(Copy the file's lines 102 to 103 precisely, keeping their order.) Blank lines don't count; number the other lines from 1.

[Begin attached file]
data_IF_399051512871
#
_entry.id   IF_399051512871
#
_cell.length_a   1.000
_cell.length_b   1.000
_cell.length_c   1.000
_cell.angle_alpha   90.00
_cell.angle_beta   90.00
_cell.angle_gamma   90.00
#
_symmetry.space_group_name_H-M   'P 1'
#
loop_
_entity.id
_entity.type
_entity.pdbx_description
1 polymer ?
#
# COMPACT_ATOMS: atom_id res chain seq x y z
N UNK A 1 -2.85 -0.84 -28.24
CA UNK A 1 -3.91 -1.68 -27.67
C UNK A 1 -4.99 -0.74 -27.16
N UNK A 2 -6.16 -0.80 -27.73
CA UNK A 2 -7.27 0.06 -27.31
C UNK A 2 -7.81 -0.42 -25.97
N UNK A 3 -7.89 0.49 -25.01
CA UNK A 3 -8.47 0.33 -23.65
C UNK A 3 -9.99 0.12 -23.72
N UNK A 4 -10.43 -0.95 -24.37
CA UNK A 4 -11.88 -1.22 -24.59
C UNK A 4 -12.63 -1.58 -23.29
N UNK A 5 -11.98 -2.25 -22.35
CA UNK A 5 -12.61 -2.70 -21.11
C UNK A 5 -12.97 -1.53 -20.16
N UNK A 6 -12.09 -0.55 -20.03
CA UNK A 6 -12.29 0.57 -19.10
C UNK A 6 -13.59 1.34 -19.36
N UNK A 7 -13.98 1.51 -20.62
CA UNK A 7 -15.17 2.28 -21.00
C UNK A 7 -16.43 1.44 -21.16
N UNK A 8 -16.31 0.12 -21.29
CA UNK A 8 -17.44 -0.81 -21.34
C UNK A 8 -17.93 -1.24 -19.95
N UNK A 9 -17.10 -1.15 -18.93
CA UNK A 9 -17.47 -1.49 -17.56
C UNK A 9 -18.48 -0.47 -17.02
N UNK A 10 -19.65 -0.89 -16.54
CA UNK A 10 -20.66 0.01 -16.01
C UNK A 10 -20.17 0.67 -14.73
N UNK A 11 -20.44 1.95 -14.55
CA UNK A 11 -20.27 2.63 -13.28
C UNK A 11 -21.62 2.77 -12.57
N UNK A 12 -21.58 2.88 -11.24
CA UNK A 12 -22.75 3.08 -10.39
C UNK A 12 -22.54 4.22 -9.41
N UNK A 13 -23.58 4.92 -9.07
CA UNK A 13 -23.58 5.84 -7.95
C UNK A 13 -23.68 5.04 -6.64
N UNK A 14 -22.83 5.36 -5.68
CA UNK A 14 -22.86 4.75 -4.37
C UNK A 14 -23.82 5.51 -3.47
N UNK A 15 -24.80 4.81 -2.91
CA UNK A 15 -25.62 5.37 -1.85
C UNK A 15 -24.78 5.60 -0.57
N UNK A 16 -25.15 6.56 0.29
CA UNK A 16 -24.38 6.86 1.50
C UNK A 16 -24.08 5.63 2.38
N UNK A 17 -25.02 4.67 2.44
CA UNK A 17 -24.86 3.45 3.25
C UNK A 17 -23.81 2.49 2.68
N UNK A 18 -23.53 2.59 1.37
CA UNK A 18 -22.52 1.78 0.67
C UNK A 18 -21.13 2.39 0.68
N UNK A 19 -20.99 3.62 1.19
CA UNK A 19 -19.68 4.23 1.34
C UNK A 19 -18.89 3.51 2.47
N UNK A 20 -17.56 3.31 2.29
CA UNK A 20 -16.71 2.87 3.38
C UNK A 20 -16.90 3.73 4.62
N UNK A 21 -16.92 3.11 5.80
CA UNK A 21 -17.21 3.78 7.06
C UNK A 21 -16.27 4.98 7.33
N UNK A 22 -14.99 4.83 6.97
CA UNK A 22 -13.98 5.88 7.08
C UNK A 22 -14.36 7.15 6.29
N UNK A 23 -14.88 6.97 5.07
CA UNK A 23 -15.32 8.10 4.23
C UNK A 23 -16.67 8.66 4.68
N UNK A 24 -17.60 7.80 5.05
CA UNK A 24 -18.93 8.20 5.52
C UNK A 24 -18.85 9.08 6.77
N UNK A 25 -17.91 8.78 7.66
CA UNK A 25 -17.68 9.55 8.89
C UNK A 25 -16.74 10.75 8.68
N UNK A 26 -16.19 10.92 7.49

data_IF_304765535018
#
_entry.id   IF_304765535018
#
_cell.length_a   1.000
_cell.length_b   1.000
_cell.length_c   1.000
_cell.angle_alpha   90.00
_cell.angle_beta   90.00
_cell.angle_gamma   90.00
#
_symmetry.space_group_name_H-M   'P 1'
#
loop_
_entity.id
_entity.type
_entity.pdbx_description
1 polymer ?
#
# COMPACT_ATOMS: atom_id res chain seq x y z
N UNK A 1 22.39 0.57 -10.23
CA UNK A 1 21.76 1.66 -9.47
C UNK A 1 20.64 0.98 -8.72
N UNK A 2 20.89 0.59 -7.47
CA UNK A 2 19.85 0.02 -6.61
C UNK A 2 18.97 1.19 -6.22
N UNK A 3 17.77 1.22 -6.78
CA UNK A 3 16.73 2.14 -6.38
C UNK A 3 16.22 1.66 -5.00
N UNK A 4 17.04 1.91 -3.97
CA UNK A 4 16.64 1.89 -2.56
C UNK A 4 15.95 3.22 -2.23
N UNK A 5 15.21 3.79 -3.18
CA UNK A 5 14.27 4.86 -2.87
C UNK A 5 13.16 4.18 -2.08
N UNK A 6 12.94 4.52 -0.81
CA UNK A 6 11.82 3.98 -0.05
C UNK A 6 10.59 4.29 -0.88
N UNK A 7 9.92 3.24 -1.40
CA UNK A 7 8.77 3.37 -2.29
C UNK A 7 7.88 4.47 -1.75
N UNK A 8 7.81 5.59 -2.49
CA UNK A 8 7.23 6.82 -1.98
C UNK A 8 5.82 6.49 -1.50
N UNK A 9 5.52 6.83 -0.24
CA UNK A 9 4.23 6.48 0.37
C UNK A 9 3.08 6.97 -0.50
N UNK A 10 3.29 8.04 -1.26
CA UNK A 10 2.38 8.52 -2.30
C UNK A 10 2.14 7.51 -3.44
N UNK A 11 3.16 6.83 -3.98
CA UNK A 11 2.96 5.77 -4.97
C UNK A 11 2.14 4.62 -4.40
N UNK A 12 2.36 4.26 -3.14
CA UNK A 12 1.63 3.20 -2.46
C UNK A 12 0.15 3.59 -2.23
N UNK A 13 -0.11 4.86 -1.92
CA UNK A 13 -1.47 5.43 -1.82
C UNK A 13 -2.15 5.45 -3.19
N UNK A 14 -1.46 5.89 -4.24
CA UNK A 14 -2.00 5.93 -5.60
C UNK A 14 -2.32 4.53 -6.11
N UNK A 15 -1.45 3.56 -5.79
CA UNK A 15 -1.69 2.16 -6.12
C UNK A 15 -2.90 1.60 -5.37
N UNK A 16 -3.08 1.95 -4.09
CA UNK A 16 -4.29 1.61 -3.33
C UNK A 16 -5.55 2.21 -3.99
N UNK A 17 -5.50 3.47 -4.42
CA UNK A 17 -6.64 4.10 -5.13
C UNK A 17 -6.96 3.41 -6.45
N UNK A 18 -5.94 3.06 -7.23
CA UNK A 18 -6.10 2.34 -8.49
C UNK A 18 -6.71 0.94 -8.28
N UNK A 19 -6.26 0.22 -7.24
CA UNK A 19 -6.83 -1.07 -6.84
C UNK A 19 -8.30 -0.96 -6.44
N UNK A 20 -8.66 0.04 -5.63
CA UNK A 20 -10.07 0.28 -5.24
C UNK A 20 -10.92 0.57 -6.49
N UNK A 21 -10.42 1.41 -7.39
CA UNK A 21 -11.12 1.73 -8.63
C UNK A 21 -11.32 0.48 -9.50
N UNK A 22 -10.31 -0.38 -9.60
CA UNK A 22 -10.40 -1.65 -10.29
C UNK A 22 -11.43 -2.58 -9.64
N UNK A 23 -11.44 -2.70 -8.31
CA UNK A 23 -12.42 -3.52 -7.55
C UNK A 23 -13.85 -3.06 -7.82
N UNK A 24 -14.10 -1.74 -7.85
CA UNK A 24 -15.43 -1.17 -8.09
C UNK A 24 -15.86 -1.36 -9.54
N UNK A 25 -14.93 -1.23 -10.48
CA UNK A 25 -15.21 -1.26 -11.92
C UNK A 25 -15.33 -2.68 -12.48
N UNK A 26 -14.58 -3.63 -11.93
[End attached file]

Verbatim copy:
_cell.length_b   1.000
_cell.length_c   1.000